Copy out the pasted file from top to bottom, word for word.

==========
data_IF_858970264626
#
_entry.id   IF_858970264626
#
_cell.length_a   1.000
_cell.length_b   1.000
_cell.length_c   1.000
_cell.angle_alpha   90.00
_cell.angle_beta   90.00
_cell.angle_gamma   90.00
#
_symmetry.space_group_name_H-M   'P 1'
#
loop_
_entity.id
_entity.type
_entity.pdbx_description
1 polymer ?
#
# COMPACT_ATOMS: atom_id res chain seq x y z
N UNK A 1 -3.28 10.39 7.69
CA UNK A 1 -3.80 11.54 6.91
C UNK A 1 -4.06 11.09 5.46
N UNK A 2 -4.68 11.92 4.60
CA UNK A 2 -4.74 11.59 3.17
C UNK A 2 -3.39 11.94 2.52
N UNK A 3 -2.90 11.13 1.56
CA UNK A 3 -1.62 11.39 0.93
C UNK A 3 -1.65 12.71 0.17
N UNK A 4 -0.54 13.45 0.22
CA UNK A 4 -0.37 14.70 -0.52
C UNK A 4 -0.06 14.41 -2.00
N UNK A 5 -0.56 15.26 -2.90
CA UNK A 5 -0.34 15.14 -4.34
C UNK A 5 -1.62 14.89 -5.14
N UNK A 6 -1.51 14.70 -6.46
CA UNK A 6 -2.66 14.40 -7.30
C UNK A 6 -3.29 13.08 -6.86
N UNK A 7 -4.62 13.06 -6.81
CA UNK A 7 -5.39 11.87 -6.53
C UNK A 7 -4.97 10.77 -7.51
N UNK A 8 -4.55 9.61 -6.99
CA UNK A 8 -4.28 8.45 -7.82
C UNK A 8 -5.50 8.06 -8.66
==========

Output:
data_IF_858970264626
#
_entry.id   IF_858970264626
#
_cell.length_a   1.000
_cell.length_b   1.000
_cell.length_c   1.000
_cell.angle_alpha   90.00
_cell.angle_beta   90.00
_cell.angle_gamma   90.00
#
_symmetry.space_group_name_H-M   'P 1'
#
loop_
_entity.id
_entity.type
_entity.pdbx_description
1 polymer ?
#
# COMPACT_ATOMS: atom_id res chain seq x y z
N UNK A 1 -3.28 10.39 7.69
CA UNK A 1 -3.80 11.54 6.91
C UNK A 1 -4.06 11.09 5.46
N UNK A 2 -4.68 11.92 4.60
CA UNK A 2 -4.74 11.59 3.17
C UNK A 2 -3.39 11.94 2.52
N UNK A 3 -2.90 11.13 1.56
CA UNK A 3 -1.62 11.39 0.93
C UNK A 3 -1.65 12.71 0.17
N UNK A 4 -0.54 13.45 0.22
CA UNK A 4 -0.37 14.70 -0.52
C UNK A 4 -0.06 14.41 -2.00
N UNK A 5 -0.56 15.26 -2.90
CA UNK A 5 -0.34 15.14 -4.34
C UNK A 5 -1.62 14.89 -5.14
N UNK A 6 -1.51 14.70 -6.46
CA UNK A 6 -2.66 14.40 -7.30
C UNK A 6 -3.29 13.08 -6.86
N UNK A 7 -4.62 13.06 -6.81
CA UNK A 7 -5.39 11.87 -6.53
C UNK A 7 -4.97 10.77 -7.51
N UNK A 8 -4.55 9.61 -6.99
CA UNK A 8 -4.28 8.45 -7.82
C UNK A 8 -5.50 8.06 -8.66